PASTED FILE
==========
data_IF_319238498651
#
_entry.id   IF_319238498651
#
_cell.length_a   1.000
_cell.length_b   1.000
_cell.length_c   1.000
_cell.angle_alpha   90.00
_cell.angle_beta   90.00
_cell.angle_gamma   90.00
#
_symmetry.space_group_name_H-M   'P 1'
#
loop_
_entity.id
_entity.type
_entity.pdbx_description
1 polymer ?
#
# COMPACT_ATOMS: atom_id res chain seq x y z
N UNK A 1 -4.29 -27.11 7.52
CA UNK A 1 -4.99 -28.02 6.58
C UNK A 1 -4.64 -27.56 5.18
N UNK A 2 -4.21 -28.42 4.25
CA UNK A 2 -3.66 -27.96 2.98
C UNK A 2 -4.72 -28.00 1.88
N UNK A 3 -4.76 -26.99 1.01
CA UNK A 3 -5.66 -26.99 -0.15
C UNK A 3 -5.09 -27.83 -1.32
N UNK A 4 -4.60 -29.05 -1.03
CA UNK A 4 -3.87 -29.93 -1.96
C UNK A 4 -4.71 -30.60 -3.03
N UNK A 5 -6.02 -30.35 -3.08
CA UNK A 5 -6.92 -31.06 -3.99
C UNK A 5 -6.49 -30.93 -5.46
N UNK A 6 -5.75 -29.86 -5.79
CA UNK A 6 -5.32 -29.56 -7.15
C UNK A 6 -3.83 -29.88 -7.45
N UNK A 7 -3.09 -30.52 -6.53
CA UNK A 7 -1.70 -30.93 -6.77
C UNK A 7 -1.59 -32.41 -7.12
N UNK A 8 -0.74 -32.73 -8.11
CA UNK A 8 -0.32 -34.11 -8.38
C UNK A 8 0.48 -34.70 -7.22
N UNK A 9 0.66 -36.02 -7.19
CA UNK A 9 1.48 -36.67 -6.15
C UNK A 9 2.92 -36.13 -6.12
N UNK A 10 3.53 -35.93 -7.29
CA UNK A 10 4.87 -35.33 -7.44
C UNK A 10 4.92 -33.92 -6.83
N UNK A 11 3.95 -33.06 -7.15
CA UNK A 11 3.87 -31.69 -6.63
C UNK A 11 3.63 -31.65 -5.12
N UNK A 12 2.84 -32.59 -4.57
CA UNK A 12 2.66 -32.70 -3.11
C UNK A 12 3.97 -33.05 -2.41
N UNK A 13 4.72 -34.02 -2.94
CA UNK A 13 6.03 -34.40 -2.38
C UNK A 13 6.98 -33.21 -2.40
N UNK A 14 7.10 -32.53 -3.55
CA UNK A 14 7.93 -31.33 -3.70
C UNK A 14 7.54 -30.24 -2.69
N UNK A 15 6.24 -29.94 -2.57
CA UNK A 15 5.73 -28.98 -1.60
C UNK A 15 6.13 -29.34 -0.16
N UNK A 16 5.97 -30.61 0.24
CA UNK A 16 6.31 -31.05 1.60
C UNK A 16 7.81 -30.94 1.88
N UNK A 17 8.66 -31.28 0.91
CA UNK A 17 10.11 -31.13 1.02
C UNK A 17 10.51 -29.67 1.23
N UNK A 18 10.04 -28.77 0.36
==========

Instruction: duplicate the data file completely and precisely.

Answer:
data_IF_319238498651
#
_entry.id   IF_319238498651
#
_cell.length_a   1.000
_cell.length_b   1.000
_cell.length_c   1.000
_cell.angle_alpha   90.00
_cell.angle_beta   90.00
_cell.angle_gamma   90.00
#
_symmetry.space_group_name_H-M   'P 1'
#
loop_
_entity.id
_entity.type
_entity.pdbx_description
1 polymer ?
#
# COMPACT_ATOMS: atom_id res chain seq x y z
N UNK A 1 -4.29 -27.11 7.52
CA UNK A 1 -4.99 -28.02 6.58
C UNK A 1 -4.64 -27.56 5.18
N UNK A 2 -4.21 -28.42 4.25
CA UNK A 2 -3.66 -27.96 2.98
C UNK A 2 -4.72 -28.00 1.88
N UNK A 3 -4.76 -26.99 1.01
CA UNK A 3 -5.66 -26.99 -0.15
C UNK A 3 -5.09 -27.83 -1.32
N UNK A 4 -4.60 -29.05 -1.03
CA UNK A 4 -3.87 -29.93 -1.96
C UNK A 4 -4.71 -30.60 -3.03
N UNK A 5 -6.02 -30.35 -3.08
CA UNK A 5 -6.92 -31.06 -3.99
C UNK A 5 -6.49 -30.93 -5.46
N UNK A 6 -5.75 -29.86 -5.79
CA UNK A 6 -5.32 -29.56 -7.15
C UNK A 6 -3.83 -29.88 -7.45
N UNK A 7 -3.09 -30.52 -6.53
CA UNK A 7 -1.70 -30.93 -6.77
C UNK A 7 -1.59 -32.41 -7.12
N UNK A 8 -0.74 -32.73 -8.11
CA UNK A 8 -0.32 -34.11 -8.38
C UNK A 8 0.48 -34.70 -7.22
N UNK A 9 0.66 -36.02 -7.19
CA UNK A 9 1.48 -36.67 -6.15
C UNK A 9 2.92 -36.13 -6.12
N UNK A 10 3.53 -35.93 -7.29
CA UNK A 10 4.87 -35.33 -7.44
C UNK A 10 4.92 -33.92 -6.83
N UNK A 11 3.95 -33.06 -7.15
CA UNK A 11 3.87 -31.69 -6.63
C UNK A 11 3.63 -31.65 -5.12
N UNK A 12 2.84 -32.59 -4.57
CA UNK A 12 2.66 -32.70 -3.11
C UNK A 12 3.97 -33.05 -2.41
N UNK A 13 4.72 -34.02 -2.94
CA UNK A 13 6.03 -34.40 -2.38
C UNK A 13 6.98 -33.21 -2.40
N UNK A 14 7.10 -32.53 -3.55
CA UNK A 14 7.93 -31.33 -3.70
C UNK A 14 7.54 -30.24 -2.69
N UNK A 15 6.24 -29.94 -2.57
CA UNK A 15 5.73 -28.98 -1.60
C UNK A 15 6.13 -29.34 -0.16
N UNK A 16 5.97 -30.61 0.24
CA UNK A 16 6.31 -31.05 1.60
C UNK A 16 7.81 -30.94 1.88
N UNK A 17 8.66 -31.28 0.91
CA UNK A 17 10.11 -31.13 1.02
C UNK A 17 10.51 -29.67 1.23
N UNK A 18 10.04 -28.77 0.36